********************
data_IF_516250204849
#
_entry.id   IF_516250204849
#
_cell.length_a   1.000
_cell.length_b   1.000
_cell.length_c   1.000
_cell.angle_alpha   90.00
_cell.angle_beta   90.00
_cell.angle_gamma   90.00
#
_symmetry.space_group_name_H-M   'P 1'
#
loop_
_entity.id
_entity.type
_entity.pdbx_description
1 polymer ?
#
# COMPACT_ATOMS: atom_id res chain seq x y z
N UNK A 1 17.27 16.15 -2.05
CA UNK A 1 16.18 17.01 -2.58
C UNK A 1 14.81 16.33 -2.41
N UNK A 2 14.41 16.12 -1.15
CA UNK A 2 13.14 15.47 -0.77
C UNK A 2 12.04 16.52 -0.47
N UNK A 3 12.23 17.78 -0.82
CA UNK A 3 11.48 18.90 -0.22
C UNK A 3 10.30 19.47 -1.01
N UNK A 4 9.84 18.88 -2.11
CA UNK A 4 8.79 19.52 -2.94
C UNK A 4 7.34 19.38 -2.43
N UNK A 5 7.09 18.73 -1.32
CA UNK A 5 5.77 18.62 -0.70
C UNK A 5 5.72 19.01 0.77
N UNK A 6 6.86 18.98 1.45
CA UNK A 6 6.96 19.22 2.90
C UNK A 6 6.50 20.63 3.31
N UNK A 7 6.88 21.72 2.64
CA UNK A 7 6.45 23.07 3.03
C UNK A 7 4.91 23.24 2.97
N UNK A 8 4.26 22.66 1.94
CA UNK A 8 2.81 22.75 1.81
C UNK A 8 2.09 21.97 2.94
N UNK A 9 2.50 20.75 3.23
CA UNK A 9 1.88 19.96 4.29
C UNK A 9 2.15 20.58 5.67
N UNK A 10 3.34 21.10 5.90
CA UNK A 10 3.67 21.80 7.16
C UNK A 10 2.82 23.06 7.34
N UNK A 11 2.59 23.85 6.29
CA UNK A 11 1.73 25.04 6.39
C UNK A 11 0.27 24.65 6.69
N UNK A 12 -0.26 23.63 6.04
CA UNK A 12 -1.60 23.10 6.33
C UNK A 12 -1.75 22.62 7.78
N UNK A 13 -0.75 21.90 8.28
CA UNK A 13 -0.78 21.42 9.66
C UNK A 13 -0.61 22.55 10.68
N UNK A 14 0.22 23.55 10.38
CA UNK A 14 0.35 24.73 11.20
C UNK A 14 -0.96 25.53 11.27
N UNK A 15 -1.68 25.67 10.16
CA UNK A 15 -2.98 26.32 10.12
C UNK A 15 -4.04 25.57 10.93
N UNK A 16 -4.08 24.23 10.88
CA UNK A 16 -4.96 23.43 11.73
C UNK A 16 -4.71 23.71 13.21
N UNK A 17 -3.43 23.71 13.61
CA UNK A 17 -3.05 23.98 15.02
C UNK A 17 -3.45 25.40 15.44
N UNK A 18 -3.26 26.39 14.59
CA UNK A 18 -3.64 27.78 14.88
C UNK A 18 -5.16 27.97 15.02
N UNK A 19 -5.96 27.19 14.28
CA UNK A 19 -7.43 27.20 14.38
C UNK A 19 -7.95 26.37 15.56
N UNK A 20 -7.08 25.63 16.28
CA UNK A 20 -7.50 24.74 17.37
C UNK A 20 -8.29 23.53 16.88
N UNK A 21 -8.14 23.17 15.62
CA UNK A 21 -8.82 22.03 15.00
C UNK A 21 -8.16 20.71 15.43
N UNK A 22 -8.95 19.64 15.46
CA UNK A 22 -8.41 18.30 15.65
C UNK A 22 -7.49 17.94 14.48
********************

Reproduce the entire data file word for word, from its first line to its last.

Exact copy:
data_IF_516250204849
#
_entry.id   IF_516250204849
#
_cell.length_a   1.000
_cell.length_b   1.000
_cell.length_c   1.000
_cell.angle_alpha   90.00
_cell.angle_beta   90.00
_cell.angle_gamma   90.00
#
_symmetry.space_group_name_H-M   'P 1'
#
loop_
_entity.id
_entity.type
_entity.pdbx_description
1 polymer ?
#
# COMPACT_ATOMS: atom_id res chain seq x y z
N UNK A 1 17.27 16.15 -2.05
CA UNK A 1 16.18 17.01 -2.58
C UNK A 1 14.81 16.33 -2.41
N UNK A 2 14.41 16.12 -1.15
CA UNK A 2 13.14 15.47 -0.77
C UNK A 2 12.04 16.52 -0.47
N UNK A 3 12.23 17.78 -0.82
CA UNK A 3 11.48 18.90 -0.22
C UNK A 3 10.30 19.47 -1.01
N UNK A 4 9.84 18.88 -2.11
CA UNK A 4 8.79 19.52 -2.94
C UNK A 4 7.34 19.38 -2.43
N UNK A 5 7.09 18.73 -1.32
CA UNK A 5 5.77 18.62 -0.70
C UNK A 5 5.72 19.01 0.77
N UNK A 6 6.86 18.98 1.45
CA UNK A 6 6.96 19.22 2.90
C UNK A 6 6.50 20.63 3.31
N UNK A 7 6.88 21.72 2.64
CA UNK A 7 6.45 23.07 3.03
C UNK A 7 4.91 23.24 2.97
N UNK A 8 4.26 22.66 1.94
CA UNK A 8 2.81 22.75 1.81
C UNK A 8 2.09 21.97 2.94
N UNK A 9 2.50 20.75 3.23
CA UNK A 9 1.88 19.96 4.29
C UNK A 9 2.15 20.58 5.67
N UNK A 10 3.34 21.10 5.90
CA UNK A 10 3.67 21.80 7.16
C UNK A 10 2.82 23.06 7.34
N UNK A 11 2.59 23.85 6.29
CA UNK A 11 1.73 25.04 6.39
C UNK A 11 0.27 24.65 6.69
N UNK A 12 -0.26 23.63 6.04
CA UNK A 12 -1.60 23.10 6.33
C UNK A 12 -1.75 22.62 7.78
N UNK A 13 -0.75 21.90 8.28
CA UNK A 13 -0.78 21.42 9.66
C UNK A 13 -0.61 22.55 10.68
N UNK A 14 0.22 23.55 10.38
CA UNK A 14 0.35 24.73 11.20
C UNK A 14 -0.96 25.53 11.27
N UNK A 15 -1.68 25.67 10.16
CA UNK A 15 -2.98 26.32 10.12
C UNK A 15 -4.04 25.57 10.93
N UNK A 16 -4.08 24.23 10.88
CA UNK A 16 -4.96 23.43 11.73
C UNK A 16 -4.71 23.71 13.21
N UNK A 17 -3.43 23.71 13.61
CA UNK A 17 -3.05 23.98 15.02
C UNK A 17 -3.45 25.40 15.44
N UNK A 18 -3.26 26.39 14.59
CA UNK A 18 -3.64 27.78 14.88
C UNK A 18 -5.16 27.97 15.02
N UNK A 19 -5.96 27.19 14.28
CA UNK A 19 -7.43 27.20 14.38
C UNK A 19 -7.95 26.37 15.56
N UNK A 20 -7.08 25.63 16.28
CA UNK A 20 -7.50 24.74 17.37
C UNK A 20 -8.29 23.53 16.88
N UNK A 21 -8.14 23.17 15.62
CA UNK A 21 -8.82 22.03 15.00
C UNK A 21 -8.16 20.71 15.43
N UNK A 22 -8.95 19.64 15.46
CA UNK A 22 -8.41 18.30 15.65
C UNK A 22 -7.49 17.94 14.48